The Herald Bulletin

March 13, 2014

Colts DL Jones comes from fighting family

By George Bremer
The Herald Bulletin

---- — ANDERSON — If nothing else, Arthur Jones is up for a fight.

Most older brothers are confident they can best their younger siblings. But it jumps to another level when the younger brother is UFC light heavyweight champion Jon "Bones" Jones.

"Our last fight was probably maybe a year or two ago, but I've never lost a fight," Arthur Jones told local reporters on a conference call Thursday. "I'll give it to him, this is what he does for a living. He's a UFC fighter. He's the world champion. I'm smart enough that I'm going to fight him in a closed area, if it goes down, not in an open space where he can kick and punch. I wasn't a slouch myself, not to toot my own horn, but I was a two-time (high school) wrestling champ. I wasn't too bad, and I can carry my own."

The Indianapolis Colts, hoping to add a bit of that feistiness, signed Jones to a five-year deal reportedly worth $33 million on Tuesday. Three days into the NFL's annual open market, he remains the team's most notable free agent addition.

The 27-year-old carries a strong pedigree. His youngest brother, 23-year-old Chandler, is a defensive end for the New England Patriots. And the three Jones boys have been competing all their lives.

"We broke a lot of furniture growing up, and we're paying our mom back for it now," the Colts' newest defensive lineman said. "Whether it was the last piece of chicken or a cookie, we were fighting over it, for pecking order on the video games. And it just made us who we are now. It built so much character."

Jones spent the past four seasons competing for snaps on the Baltimore Ravens' defensive line, and he reportedly drew interest from nine teams as free agency began. But his decision wasn't difficult.

Colts coach Chuck Pagano served as the Ravens defensive coordinator in 2011 and made a strong impression, and Indianapolis defensive end Cory Redding was a mentor during Jones' first two seasons in the league.

"During the process, when I found out Indy was one of the teams interested in me, it was really a no-brainer," Jones said. "I told my agent, 'You need to get this thing done. This is where I want to be.' And he made things happen. It's always easy to go to a place where you see and know familiar faces. It's kind of like the first day of school. You are waiting at the bus stop looking for someone you know."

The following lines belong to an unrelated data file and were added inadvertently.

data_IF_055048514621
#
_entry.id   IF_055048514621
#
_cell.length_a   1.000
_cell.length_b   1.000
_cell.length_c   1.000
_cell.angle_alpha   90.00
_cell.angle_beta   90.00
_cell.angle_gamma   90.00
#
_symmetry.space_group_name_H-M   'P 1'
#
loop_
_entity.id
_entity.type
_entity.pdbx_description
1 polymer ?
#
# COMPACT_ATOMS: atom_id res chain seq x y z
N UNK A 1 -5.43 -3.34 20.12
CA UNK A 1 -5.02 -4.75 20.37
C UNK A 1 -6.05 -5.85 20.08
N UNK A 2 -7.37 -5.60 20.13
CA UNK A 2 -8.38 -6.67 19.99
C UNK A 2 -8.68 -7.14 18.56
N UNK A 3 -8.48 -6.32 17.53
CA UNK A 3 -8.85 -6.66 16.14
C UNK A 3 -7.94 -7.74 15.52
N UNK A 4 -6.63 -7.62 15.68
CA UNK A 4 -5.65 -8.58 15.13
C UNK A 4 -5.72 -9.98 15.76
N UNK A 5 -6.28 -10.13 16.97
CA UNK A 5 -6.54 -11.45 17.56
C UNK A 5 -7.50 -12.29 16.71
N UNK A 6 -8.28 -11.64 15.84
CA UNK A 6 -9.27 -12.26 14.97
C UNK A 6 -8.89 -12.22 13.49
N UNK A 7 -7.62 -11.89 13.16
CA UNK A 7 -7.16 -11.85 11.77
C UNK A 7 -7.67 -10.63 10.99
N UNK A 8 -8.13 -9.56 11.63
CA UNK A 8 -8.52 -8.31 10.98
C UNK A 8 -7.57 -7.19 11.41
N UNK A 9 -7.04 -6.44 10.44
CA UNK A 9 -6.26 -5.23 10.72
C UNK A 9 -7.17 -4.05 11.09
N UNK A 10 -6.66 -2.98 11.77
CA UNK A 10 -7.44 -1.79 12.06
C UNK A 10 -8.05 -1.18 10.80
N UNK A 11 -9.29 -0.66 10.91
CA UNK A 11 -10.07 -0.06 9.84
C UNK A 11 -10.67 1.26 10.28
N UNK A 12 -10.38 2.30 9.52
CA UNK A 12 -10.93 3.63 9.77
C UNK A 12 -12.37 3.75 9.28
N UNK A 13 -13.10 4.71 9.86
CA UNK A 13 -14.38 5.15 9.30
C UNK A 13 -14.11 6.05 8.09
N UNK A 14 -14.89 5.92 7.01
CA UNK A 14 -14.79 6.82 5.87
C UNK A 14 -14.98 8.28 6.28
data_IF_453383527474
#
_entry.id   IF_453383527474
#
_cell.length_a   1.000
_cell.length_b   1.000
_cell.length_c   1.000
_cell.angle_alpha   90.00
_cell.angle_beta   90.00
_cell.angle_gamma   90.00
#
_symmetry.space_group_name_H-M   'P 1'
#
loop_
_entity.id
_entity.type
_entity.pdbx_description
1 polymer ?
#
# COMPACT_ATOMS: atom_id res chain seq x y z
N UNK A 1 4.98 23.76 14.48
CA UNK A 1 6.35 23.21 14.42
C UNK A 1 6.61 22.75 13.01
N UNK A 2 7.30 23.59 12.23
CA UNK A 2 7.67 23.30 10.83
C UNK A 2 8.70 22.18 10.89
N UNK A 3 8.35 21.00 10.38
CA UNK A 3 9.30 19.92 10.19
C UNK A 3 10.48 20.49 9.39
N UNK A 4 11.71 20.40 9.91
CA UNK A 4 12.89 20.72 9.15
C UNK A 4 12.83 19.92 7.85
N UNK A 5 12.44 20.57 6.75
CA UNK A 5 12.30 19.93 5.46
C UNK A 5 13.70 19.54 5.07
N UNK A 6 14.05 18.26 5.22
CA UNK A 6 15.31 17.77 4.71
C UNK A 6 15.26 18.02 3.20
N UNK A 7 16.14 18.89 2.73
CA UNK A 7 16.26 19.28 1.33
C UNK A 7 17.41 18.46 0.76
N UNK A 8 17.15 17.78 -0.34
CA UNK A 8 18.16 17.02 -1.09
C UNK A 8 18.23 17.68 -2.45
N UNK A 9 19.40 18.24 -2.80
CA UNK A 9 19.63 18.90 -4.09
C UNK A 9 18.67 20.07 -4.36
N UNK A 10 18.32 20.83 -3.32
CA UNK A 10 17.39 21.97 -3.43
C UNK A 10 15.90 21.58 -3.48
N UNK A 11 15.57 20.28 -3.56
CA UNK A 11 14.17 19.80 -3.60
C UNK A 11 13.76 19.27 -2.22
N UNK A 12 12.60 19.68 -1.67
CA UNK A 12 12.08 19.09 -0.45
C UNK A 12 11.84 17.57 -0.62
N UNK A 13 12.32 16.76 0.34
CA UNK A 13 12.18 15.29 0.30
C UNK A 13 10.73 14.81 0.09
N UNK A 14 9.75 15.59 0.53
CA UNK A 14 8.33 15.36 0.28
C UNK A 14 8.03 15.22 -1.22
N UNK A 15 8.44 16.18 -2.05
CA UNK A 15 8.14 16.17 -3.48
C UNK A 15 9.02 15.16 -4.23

A fifth-round pick out of Syracuse in 2010, Jones had to wait his turn at the start of his career in Baltimore. He made just one start in his first two seasons before blossoming in 2012 with 47 tackles and 4.5 sacks.

Last season, Jones made a career-high 52 tackles with four sacks.

A versatile defender who can play all three positions on the line, there has been speculation as to Jones' specific role in Indianapolis. He learned the team's plans during a recent conversation with Pagano but is not ready to reveal them.

"I told him wherever he needs me at, and he told me his role, where he wanted me at," Jones said. "I'm not going to give anything away. You guys are going to have to wait until training camp to find that out because I don't want anything out that he doesn't want out. I'm just excited to be here and get to work."

The Colts did add one free agent Thursday, signing former Dallas Cowboys center Phil Costa to a two-year deal. Costa made 20 starts in four seasons with the Cowboys but was limited to just six games and three starts in the past two years because of injuries.

"Phil is a young, hard-nosed and physical center who has shown he can play at a winning level in our league," Indianapolis general manager Ryan Grigson said in a team release. "He will provide strong competition at the center position."

Indianapolis also is expected to host former New York Giants wide receiver Hakeem Nicks for a free agent visit on Friday.